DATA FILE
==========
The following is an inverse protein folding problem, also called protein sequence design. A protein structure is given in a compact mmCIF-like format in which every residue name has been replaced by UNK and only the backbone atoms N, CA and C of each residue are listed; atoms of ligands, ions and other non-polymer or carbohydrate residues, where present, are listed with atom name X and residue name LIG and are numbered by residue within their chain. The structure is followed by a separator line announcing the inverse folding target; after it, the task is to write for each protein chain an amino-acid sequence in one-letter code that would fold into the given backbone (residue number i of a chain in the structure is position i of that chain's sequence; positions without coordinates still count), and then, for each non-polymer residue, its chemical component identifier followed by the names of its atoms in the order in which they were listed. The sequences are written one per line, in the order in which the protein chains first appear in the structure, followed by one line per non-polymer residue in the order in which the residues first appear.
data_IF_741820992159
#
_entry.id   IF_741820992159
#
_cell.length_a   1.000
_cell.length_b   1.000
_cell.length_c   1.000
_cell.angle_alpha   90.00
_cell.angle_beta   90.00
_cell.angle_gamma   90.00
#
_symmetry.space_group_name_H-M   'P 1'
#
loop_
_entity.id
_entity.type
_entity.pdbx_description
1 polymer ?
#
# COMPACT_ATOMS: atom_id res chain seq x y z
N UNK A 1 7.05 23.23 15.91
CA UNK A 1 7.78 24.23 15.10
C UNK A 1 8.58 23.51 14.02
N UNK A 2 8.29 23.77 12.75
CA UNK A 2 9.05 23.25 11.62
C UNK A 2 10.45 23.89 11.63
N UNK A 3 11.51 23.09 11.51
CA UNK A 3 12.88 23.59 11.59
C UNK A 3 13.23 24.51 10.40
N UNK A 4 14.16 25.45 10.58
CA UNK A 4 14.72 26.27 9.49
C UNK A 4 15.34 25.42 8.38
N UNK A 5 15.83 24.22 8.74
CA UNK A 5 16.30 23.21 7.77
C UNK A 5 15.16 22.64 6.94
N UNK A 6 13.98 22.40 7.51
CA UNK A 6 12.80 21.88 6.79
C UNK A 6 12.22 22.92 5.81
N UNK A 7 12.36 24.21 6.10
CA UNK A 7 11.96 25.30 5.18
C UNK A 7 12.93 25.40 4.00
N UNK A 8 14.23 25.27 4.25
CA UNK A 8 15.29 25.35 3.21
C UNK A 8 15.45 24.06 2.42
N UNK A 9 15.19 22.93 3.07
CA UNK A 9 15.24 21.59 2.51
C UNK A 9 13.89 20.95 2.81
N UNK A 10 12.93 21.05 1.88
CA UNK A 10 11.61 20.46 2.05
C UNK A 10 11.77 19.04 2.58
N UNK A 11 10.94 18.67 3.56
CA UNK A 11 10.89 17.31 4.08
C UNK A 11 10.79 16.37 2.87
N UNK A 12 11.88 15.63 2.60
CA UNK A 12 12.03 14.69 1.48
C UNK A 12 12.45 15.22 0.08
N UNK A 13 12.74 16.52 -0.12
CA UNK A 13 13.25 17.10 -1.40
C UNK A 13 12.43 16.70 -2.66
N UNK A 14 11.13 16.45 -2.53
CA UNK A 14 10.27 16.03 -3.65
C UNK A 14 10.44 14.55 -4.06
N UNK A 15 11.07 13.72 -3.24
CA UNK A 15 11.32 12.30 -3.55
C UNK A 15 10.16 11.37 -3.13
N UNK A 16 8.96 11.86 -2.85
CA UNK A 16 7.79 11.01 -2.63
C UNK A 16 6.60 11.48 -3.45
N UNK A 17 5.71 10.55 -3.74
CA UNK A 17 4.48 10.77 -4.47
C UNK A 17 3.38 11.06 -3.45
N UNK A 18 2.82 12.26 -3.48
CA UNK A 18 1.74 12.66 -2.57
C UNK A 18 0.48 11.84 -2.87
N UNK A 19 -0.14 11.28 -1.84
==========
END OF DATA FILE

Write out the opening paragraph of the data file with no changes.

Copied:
The following is an inverse protein folding problem, also called protein sequence design. A protein structure is given in a compact mmCIF-like format in which every residue name has been replaced by UNK and only the backbone atoms N, CA and C of each residue are listed; atoms of ligands, ions and other non-polymer or carbohydrate residues, where present, are listed with atom name X and residue name LIG and are numbered by residue within their chain. The structure is followed by a separator line announcing the inverse folding target; after it, the task is to write for each protein chain an amino-acid sequence in one-letter code that would fold into the given backbone (residue number i of a chain in the structure is position i of that chain's sequence; positions without coordinates still count), and then, for each non-polymer residue, its chemical component identifier followed by the names of its atoms in the order in which they were listed. The sequences are written one per line, in the order in which the protein chains first appear in the structure, followed by one line per non-polymer residue in the order in which the residues first appear.